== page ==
In recent years, sex workers have flocked to Craigslist and other Web sites, believing cyberspace to be a safer way to meet new clients than pounding the pavement, reports Newsweek. “You know they have access to a computer, to the Internet,” says Diamond, a Reno prostitute. “They can read. It just feels more … professional.” But the San Francisco-based Web site pulled the plug Wednesday on its “erotic services” section. Coming under fire from law enforcement and facing bad publicity over a recent murder case in Boston, Craigslist said it was replacing the old category with a new one, “adult services,” that will be actively monitored by employees.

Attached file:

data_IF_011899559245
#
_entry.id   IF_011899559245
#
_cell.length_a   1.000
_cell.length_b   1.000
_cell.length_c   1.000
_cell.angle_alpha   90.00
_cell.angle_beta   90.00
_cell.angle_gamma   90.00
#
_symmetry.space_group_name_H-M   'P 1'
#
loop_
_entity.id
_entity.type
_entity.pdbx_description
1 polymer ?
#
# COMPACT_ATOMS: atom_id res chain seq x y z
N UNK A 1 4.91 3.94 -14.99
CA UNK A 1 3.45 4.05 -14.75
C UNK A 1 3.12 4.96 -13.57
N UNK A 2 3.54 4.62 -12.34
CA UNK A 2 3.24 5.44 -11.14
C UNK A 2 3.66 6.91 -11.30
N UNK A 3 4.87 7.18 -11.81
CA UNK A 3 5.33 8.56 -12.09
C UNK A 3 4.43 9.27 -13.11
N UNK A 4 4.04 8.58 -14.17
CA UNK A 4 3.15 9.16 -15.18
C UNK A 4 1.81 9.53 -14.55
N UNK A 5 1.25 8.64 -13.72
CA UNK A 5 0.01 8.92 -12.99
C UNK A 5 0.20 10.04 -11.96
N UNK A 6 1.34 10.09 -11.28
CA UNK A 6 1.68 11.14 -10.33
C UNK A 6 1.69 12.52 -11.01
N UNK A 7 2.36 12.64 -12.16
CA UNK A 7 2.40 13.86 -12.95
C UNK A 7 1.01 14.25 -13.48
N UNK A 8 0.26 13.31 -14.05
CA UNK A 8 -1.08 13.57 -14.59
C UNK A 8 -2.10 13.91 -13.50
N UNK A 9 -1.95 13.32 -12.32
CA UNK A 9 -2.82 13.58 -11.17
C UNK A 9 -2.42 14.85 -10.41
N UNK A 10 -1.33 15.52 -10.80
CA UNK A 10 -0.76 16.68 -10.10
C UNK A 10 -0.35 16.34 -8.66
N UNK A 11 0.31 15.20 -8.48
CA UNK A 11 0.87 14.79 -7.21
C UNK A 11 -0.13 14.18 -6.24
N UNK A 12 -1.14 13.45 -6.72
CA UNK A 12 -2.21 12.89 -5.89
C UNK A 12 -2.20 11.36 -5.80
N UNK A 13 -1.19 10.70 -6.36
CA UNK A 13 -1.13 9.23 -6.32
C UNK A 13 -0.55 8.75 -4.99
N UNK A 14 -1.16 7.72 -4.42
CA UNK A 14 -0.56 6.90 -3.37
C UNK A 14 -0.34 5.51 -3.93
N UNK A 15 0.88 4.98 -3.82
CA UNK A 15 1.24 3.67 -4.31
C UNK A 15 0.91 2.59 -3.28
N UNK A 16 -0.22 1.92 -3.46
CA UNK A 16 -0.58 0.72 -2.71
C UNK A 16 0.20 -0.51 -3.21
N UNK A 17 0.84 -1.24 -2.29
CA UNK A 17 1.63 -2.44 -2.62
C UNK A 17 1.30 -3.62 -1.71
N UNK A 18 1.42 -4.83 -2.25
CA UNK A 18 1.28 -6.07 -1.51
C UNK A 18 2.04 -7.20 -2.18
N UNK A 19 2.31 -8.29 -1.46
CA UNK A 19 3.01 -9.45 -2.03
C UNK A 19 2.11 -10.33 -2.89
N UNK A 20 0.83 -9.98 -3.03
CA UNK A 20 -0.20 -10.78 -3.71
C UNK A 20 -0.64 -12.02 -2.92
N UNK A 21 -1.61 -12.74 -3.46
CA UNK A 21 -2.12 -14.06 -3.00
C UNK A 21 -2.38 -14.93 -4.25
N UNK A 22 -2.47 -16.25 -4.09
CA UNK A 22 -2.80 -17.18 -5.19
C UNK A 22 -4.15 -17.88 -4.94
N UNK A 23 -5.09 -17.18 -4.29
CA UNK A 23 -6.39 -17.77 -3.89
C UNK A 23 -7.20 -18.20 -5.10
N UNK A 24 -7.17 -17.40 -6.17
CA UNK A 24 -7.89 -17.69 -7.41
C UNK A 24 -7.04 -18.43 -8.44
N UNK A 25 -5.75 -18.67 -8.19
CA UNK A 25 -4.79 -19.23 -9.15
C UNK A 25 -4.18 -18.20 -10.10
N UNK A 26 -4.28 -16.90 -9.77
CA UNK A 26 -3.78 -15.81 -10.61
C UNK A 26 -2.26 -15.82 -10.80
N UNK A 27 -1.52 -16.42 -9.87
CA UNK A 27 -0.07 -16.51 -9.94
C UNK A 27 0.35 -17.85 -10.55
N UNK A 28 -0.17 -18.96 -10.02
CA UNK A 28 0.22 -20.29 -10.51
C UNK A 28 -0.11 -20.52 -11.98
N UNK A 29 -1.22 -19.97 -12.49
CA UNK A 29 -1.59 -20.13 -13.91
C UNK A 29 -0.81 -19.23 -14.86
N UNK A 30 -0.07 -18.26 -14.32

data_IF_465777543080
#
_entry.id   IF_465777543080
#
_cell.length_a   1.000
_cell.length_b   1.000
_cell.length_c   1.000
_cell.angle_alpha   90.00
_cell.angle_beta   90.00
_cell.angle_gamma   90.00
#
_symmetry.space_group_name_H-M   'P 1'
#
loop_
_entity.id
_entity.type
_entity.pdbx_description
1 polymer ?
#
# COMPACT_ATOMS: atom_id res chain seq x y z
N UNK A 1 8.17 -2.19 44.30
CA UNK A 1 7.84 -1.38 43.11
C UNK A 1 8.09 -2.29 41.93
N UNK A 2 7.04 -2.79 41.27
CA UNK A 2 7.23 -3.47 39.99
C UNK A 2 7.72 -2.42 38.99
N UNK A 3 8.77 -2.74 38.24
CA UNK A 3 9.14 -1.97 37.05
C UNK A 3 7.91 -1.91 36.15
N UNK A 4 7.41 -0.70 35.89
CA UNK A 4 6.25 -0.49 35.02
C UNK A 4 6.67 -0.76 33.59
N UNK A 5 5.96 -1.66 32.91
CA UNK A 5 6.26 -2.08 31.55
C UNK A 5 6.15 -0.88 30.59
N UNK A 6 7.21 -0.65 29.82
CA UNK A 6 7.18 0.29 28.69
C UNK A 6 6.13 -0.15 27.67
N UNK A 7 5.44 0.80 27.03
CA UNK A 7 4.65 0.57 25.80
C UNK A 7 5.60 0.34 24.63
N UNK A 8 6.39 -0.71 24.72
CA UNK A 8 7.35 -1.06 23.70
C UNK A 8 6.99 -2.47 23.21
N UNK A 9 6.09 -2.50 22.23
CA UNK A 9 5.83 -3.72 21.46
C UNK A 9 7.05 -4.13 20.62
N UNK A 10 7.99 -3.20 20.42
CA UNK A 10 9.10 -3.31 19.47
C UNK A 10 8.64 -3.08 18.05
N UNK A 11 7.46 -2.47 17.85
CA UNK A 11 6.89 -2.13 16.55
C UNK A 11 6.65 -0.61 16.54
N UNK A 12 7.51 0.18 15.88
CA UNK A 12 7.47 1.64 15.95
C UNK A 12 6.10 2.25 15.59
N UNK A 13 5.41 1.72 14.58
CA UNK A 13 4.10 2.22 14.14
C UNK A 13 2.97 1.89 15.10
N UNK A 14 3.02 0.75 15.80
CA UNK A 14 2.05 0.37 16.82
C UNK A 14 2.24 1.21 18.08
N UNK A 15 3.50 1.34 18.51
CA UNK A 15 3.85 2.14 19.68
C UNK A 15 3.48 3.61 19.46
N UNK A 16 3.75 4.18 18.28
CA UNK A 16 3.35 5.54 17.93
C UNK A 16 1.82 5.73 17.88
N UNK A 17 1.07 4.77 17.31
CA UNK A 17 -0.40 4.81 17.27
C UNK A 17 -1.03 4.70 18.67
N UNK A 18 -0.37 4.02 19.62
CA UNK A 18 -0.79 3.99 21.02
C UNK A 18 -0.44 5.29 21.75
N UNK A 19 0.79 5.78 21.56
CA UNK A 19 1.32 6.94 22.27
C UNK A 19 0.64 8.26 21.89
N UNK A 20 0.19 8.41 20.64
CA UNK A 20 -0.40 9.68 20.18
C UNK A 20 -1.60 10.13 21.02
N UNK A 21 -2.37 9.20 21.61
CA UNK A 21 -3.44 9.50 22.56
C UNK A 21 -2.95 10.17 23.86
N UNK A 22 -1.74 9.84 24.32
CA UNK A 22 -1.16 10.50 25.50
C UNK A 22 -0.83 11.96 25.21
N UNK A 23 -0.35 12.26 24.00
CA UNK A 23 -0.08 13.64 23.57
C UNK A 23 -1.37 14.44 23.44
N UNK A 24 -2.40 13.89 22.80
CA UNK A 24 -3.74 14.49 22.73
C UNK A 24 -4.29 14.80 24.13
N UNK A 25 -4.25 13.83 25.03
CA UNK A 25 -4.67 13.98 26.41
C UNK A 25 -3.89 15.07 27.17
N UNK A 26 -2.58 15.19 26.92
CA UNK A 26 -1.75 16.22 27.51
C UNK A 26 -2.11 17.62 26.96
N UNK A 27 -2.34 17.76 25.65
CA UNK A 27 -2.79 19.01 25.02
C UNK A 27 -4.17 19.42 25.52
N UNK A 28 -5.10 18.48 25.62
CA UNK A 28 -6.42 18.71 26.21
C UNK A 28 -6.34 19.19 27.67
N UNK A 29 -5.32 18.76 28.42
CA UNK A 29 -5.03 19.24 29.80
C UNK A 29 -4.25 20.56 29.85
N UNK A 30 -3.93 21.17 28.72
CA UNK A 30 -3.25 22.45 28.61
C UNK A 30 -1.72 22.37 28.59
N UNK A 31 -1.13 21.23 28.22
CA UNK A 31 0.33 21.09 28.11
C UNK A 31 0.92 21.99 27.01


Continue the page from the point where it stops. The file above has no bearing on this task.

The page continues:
Diamond may feel safer, but critics say it’s not necessarily so. In the wake of several crimes linked to the privately held Craigslist in recent months, several attorneys general moved to end a tenuous truce signed last fall between the site’s purveyors and the top lawyers from 40 states. The pact was designed to rein in the selling of sex on a site that draws 9 billion page views per month and that generated an estimated $80 million in revenue last year, according to a report by the Web consultant Classified Intelligence. Most of that revenue is generated by fees from job and apartment listings.